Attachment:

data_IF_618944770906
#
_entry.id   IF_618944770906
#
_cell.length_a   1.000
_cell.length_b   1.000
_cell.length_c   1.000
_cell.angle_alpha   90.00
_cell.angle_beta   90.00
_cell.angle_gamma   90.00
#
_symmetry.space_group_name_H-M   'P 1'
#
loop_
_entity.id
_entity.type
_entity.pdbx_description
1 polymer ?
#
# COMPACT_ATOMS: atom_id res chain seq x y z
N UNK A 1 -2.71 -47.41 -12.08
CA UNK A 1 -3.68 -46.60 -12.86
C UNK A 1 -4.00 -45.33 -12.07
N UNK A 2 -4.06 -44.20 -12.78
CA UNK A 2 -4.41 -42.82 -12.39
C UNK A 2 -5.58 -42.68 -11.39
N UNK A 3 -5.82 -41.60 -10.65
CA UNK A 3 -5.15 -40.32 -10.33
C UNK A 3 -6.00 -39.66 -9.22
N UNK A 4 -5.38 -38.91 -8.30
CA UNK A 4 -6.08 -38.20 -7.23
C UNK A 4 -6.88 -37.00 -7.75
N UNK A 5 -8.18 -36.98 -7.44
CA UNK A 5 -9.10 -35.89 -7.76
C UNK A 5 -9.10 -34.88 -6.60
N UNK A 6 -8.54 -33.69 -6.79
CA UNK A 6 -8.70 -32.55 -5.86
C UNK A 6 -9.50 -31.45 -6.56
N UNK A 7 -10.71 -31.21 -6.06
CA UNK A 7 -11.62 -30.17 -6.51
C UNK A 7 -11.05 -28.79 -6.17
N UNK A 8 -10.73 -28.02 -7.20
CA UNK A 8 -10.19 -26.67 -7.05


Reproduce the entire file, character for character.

data_IF_618944770906
#
_entry.id   IF_618944770906
#
_cell.length_a   1.000
_cell.length_b   1.000
_cell.length_c   1.000
_cell.angle_alpha   90.00
_cell.angle_beta   90.00
_cell.angle_gamma   90.00
#
_symmetry.space_group_name_H-M   'P 1'
#
loop_
_entity.id
_entity.type
_entity.pdbx_description
1 polymer ?
#
# COMPACT_ATOMS: atom_id res chain seq x y z
N UNK A 1 -2.71 -47.41 -12.08
CA UNK A 1 -3.68 -46.60 -12.86
C UNK A 1 -4.00 -45.33 -12.07
N UNK A 2 -4.06 -44.20 -12.78
CA UNK A 2 -4.41 -42.82 -12.39
C UNK A 2 -5.58 -42.68 -11.39
N UNK A 3 -5.82 -41.60 -10.65
CA UNK A 3 -5.15 -40.32 -10.33
C UNK A 3 -6.00 -39.66 -9.22
N UNK A 4 -5.38 -38.91 -8.30
CA UNK A 4 -6.08 -38.20 -7.23
C UNK A 4 -6.88 -37.00 -7.75
N UNK A 5 -8.18 -36.98 -7.44
CA UNK A 5 -9.10 -35.89 -7.76
C UNK A 5 -9.10 -34.88 -6.60
N UNK A 6 -8.54 -33.69 -6.79
CA UNK A 6 -8.70 -32.55 -5.86
C UNK A 6 -9.50 -31.45 -6.56
N UNK A 7 -10.71 -31.21 -6.06
CA UNK A 7 -11.62 -30.17 -6.51
C UNK A 7 -11.05 -28.79 -6.17
N UNK A 8 -10.73 -28.02 -7.20
CA UNK A 8 -10.19 -26.67 -7.05